Songs in the Southern Ocean
20 July 2007
The Southern Ocean is an immense area to keep watch over for the presence of whales. Researching free ranging marine mammals is difficult because they travel huge distances, spend very little time at the surface, and are difficult to see in the often harsh Antarctic conditions
The good news is that even though we don’t often see whales, we can hear and record them.
Studying whales using acoustics, recording the sounds they make, is very efficient because whales use sound to communicate with each other and water is an incredible conductor of sound. Instruments used to record sound can work independently for a year or more. The research is entirely passive – the whales are unaware its taking place.
Whales make a wide range of sounds from short and simple, to being very complex and melodical – such as the humpback [MP3] and blue whale [MP3] songs. The blue whale sounds are below our hearing range so here they are played back at 8× speed so we can hear them. Identified by their differing songs, whale life histories are pieced together with acoustic recordings showing:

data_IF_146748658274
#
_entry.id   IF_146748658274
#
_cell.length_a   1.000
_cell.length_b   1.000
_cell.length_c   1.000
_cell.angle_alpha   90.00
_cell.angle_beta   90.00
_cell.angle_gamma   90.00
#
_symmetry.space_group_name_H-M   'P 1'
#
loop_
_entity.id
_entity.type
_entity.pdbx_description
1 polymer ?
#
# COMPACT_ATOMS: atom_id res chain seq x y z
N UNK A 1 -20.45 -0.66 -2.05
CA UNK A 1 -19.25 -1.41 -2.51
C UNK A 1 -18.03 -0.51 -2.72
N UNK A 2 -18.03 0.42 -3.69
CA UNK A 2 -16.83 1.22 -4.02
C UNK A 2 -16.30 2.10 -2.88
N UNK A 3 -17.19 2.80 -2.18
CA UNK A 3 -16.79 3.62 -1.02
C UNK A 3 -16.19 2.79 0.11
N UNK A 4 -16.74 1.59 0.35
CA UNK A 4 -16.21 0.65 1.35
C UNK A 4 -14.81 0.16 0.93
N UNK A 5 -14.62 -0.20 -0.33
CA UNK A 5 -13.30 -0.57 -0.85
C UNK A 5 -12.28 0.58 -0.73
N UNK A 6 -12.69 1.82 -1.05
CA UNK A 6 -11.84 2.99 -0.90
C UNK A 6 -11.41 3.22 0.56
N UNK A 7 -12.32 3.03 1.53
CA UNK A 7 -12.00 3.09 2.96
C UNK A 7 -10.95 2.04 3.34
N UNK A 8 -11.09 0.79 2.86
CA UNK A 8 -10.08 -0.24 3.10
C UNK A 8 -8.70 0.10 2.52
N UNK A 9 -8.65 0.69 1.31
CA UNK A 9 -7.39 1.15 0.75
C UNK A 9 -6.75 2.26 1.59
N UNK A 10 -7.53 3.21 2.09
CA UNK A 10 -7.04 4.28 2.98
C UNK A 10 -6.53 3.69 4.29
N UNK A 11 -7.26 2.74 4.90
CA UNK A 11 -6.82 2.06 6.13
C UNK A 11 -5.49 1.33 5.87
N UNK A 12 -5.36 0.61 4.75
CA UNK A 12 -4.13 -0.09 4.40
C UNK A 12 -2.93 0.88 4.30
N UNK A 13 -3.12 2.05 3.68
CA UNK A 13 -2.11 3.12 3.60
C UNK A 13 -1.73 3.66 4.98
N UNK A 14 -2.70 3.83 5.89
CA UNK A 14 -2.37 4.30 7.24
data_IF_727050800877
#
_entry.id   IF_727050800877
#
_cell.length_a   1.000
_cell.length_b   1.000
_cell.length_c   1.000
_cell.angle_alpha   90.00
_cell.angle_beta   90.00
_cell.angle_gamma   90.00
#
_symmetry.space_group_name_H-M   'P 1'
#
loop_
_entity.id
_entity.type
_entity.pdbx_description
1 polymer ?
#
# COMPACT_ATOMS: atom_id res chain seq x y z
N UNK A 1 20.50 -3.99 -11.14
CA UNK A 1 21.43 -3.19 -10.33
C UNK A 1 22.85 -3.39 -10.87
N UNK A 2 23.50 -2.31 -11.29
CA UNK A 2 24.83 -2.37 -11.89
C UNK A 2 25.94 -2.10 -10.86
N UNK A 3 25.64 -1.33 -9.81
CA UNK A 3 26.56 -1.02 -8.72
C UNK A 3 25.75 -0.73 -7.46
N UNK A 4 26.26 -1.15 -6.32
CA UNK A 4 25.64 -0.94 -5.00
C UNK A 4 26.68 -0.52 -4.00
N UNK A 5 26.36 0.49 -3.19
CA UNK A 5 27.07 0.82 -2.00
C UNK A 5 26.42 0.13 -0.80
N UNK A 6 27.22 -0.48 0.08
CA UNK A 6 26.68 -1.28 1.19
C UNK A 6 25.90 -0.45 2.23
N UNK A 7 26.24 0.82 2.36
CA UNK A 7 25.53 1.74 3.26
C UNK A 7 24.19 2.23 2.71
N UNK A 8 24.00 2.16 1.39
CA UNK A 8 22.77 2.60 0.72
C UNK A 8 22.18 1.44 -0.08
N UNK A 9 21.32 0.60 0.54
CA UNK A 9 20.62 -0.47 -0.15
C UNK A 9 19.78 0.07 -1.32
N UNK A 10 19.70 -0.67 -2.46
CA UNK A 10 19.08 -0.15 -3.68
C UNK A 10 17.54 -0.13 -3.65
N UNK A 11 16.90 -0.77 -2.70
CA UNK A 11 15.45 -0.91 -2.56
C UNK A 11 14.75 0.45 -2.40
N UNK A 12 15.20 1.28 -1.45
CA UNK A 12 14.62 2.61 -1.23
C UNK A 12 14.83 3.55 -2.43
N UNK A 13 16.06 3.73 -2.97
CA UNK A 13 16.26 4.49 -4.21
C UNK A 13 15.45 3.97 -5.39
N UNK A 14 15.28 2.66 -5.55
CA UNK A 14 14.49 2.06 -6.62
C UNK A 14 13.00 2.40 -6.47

- relative abundance – the abundance of whales in one place compared with another
- distribution – where whales are located
- seasonality – what time of year they are present
Recording whale song
There are two different ways that we record whales
- Sonobuoys – these are deployed along vessel transects. They can survey large geographic regions for the presence and relative abundance of whales
- Bottom mounted acoustic recording devices. These allow continuous acoustic monitoring of targeted locations over long time frames
Support of this research is now enhanced with the establishment of the new Australian Marine Mammal Centre (AMMC).
Antarctic Magazine articles
- Tracking giants of the deep (Australian Antarctic Magazine 12: 31, 2007) – Satellite tracking of baleen whales will provide answers to basic questions about their life cycle, feeding habits and social interactions.
- New dietary facts from faeces (Australian Antarctic Magazine 11: 24–25, 2006) – DNA analysis of faeces is a non-invasive method for studying the diets of seals and penguins.
- Listening for whales (Australian Antarctic Magazine 11: 5, 2006) – Remote listening devices are helping scientists eaves drop on whales in the Southern Ocean.
- Sounds of the 'silent' world (Australian Antarctic Magazine 9: 14–15, 2005) – Remote acoustics is helping to monitor the presence of baleen whales in the Southern Ocean.